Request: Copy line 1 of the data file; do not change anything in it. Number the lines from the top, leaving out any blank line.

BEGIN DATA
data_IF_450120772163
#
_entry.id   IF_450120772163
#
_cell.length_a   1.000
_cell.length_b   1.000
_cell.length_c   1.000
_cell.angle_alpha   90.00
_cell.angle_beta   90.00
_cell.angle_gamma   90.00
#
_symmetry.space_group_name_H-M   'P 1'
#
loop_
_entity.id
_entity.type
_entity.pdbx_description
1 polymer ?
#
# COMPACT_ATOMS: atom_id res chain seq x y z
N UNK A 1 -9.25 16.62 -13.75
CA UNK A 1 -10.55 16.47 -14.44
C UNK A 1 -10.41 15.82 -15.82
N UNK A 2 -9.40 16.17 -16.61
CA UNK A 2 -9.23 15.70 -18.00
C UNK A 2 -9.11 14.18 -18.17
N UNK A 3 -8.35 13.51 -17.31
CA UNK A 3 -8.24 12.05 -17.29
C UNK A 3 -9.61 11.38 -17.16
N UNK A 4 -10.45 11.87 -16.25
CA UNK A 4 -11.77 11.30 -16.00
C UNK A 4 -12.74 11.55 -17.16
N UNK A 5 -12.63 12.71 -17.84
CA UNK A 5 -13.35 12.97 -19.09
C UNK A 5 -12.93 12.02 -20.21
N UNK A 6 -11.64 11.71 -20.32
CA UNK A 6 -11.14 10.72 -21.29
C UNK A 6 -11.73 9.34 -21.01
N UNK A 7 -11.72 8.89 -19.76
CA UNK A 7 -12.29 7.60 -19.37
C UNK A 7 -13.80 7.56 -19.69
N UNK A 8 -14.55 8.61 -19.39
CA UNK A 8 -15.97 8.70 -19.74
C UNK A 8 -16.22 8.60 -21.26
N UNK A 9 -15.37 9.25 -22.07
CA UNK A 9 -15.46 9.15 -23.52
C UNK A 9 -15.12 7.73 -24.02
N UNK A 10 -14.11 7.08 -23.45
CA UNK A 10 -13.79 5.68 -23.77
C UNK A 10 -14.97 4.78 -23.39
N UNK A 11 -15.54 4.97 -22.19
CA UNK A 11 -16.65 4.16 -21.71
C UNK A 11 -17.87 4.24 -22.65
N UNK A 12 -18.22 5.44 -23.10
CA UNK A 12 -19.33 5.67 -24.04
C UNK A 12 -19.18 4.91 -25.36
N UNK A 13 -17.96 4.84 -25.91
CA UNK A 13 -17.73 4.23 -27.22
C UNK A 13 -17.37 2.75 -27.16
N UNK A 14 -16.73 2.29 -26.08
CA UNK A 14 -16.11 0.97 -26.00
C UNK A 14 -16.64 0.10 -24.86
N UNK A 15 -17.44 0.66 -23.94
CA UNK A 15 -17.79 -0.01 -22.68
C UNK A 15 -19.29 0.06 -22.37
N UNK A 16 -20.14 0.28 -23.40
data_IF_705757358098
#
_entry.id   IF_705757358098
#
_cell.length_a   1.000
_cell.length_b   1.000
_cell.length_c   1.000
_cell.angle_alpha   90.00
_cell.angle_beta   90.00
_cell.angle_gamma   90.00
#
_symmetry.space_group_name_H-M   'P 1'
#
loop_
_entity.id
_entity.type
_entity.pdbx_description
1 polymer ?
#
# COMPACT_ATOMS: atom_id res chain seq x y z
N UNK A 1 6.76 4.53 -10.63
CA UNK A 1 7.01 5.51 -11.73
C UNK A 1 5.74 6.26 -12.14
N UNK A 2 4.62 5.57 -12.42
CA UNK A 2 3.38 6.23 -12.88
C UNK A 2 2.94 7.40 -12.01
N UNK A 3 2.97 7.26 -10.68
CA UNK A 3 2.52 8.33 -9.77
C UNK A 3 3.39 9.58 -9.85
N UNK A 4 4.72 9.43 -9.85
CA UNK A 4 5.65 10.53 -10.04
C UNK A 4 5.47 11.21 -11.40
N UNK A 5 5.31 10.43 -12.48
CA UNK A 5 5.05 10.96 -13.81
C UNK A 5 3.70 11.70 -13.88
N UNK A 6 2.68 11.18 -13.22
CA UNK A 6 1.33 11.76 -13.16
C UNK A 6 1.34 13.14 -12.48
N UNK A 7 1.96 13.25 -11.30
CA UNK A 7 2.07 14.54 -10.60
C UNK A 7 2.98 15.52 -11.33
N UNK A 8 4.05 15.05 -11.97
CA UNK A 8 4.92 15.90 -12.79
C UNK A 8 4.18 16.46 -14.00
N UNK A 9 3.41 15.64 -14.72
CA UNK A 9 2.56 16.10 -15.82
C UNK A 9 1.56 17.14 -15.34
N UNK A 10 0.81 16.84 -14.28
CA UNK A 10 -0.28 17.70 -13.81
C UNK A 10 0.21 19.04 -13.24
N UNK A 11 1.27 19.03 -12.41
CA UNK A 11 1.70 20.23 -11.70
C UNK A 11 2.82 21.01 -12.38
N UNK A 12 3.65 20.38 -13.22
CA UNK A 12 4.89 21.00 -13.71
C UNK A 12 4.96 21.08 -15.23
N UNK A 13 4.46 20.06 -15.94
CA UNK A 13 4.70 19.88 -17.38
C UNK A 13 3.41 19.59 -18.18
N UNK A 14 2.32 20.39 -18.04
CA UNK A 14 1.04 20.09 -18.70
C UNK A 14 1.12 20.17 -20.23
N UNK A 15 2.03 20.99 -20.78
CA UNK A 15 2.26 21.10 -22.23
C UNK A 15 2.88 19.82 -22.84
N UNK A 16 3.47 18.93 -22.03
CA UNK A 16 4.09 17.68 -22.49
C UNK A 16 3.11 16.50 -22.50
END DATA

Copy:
data_IF_450120772163